Washington State’s recent restrictions on non-compete contracts won’t go into effect until Jan. 1, 2020, but employees potentially affected by the changes should start learning about their new rights.
Signed by Gov. Jay Inslee in May, the “Non-Compete Act” offers new flexibility and protections to large swathes of employees to unlock their economic and entrepreneurial potential. It’s a major break from existing laws that have long allowed employers to prevent their workers from leaving to work for a competitor or launching a competing business.
Here are the law’s most important takeaway’s for employees:
Income thresholds: Non-compete agreements no longer apply to W-2 employees who earn less than $100,000 per year and independent contractors who making under $250,000 a year from the employer demanding the agreement.
Time limits: It also limits the duration of such agreements to 18 months after an employee leaves a company, unless the employer can prove a substantial business need for it to be longer.
Fair notice: Employers must spell out the terms of a non-compete in writing to any prospective workers before they take the job. Up to this point, companies have typically provided the agreements for an employee to sign on their first day of work, after the worker has accepted a job offer.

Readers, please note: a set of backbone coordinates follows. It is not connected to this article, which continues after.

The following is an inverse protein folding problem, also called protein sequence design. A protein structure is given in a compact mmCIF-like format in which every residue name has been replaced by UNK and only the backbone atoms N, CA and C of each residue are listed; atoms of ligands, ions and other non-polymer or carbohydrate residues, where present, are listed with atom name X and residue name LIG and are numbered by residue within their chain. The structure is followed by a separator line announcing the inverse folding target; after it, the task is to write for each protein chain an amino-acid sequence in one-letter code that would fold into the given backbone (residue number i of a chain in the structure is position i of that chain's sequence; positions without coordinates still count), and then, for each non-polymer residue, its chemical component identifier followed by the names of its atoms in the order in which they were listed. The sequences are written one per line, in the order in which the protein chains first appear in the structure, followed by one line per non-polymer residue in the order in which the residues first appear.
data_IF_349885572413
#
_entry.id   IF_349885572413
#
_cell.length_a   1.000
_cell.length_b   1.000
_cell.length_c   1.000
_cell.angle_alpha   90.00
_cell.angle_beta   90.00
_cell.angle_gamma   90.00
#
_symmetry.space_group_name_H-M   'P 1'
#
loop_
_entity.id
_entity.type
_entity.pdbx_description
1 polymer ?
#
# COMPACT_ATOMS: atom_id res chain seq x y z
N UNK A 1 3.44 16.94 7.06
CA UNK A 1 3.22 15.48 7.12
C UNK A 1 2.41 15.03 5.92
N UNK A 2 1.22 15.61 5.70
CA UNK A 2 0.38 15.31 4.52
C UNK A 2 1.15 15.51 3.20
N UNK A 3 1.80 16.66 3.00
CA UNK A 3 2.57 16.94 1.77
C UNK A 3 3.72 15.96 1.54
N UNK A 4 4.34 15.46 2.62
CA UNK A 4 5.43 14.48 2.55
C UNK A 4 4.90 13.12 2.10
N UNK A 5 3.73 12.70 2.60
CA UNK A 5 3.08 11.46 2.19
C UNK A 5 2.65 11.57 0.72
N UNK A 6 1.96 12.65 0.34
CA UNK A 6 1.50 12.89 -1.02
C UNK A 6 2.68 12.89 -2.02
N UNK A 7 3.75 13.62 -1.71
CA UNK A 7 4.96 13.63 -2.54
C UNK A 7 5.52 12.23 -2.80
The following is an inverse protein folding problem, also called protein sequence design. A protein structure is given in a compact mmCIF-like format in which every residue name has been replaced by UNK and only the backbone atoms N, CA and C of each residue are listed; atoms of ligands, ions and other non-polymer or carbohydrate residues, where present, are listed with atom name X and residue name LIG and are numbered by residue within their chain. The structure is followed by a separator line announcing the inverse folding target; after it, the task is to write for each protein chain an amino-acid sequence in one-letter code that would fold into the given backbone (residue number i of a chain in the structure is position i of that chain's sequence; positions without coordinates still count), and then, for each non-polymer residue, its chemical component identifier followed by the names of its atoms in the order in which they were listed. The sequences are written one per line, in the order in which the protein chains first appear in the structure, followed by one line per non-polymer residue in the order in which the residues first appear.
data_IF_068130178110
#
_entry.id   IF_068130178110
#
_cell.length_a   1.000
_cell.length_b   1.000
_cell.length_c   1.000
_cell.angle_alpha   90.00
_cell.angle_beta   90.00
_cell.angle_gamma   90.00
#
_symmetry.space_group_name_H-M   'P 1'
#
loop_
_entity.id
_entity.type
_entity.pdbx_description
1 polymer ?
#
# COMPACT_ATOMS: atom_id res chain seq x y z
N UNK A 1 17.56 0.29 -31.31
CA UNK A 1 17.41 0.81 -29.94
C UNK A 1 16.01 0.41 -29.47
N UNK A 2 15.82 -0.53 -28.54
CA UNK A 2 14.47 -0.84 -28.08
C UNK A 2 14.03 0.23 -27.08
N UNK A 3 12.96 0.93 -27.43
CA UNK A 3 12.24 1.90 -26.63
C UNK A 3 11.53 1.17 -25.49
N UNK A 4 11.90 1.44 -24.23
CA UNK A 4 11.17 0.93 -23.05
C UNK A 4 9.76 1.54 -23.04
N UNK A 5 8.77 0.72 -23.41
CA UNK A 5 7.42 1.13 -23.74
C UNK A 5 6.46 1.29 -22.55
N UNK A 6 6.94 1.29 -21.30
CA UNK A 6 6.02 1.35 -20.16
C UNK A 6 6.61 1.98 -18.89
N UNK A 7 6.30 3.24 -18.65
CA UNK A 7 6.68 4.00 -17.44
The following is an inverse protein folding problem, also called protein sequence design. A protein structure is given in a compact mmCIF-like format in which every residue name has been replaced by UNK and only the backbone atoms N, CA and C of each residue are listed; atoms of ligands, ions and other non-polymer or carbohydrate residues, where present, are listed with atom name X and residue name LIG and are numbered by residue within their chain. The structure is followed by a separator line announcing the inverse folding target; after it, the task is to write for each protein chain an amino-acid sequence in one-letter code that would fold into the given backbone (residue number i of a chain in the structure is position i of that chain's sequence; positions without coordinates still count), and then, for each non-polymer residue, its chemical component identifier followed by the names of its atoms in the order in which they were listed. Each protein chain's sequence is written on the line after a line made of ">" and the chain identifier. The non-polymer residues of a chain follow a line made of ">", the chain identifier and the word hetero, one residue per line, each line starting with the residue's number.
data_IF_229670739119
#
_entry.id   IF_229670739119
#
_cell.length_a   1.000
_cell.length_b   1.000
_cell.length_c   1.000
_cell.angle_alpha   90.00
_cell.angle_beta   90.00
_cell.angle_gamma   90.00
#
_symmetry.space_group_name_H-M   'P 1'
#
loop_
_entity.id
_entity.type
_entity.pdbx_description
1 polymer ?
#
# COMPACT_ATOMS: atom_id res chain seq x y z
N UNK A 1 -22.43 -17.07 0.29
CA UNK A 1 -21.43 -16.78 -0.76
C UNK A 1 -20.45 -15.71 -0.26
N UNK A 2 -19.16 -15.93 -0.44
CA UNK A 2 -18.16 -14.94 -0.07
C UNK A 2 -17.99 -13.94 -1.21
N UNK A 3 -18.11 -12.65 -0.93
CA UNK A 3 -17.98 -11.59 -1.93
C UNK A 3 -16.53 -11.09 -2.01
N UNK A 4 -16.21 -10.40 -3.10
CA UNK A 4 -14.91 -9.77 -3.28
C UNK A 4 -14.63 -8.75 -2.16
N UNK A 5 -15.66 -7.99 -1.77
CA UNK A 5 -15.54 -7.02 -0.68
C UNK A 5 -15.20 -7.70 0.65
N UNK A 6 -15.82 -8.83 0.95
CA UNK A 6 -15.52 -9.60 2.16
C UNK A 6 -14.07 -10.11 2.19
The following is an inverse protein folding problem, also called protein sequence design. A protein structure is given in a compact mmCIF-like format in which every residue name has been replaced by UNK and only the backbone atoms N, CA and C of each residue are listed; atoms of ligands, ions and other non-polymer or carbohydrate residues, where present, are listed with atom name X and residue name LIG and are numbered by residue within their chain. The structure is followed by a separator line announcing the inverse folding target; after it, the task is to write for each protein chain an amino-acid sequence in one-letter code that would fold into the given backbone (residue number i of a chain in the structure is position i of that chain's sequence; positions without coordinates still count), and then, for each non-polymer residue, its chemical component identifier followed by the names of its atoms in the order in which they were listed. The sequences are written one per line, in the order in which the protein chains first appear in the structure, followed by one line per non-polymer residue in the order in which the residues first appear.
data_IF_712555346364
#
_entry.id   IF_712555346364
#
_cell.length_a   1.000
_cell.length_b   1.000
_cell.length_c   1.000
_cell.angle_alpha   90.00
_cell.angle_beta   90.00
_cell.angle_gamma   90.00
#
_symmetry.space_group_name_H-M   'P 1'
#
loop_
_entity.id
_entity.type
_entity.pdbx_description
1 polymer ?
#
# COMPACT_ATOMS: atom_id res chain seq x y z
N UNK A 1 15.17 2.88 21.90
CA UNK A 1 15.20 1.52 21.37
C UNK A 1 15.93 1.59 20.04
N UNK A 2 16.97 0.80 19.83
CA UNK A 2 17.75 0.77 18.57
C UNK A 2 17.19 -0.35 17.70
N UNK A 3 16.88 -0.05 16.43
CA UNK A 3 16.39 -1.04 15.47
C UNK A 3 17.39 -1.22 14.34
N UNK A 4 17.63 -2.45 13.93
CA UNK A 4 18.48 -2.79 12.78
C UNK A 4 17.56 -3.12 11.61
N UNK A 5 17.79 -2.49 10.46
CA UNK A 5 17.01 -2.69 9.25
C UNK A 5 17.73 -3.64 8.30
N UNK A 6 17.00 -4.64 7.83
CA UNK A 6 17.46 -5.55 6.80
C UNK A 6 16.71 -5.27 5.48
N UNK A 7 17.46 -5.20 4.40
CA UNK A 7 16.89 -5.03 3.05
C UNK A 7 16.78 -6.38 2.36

Layoff insurance: If an employer wants to enforce a non-compete agreement against a laid-off employee, the business will now have to pay the worker their base salary as long as the agreement is in force, minus all compensation the employee earns from subsequent employment during the same period. Known as “garden leave,” the measure provides workers a form of insurance amid layoffs.
Freedom to moonlight: The new law also affects so-called “moonlighting” policies, allowing any employee who makes less than twice the minimum wage to hold other jobs, unless the extra work would sap all of their energy or pose a danger to themselves or the public.
No poach no more: Franchise operators across Washington state–from Allstate Insurance to Jimmy John’s–can no longer restrict franchisees from hiring away or “poaching” employees from each other.
Employer penalties: Businesses that violate the new law are required to pay the employee a penalty of $5,000 or damages exceeding that amount, plus attorneys’ fees and related costs.
No loopholes: Employees are protected from out-of-state employers seeking to bypass the new non-compete rules by voiding any agreement that requires a Washington employee or contractor to settle the agreement outside Washington or not subject to the law.
If your non-compete agreement needs to be revoked, revised, or reviewed by a professional, call Emery Reddy. You won’t get better advice.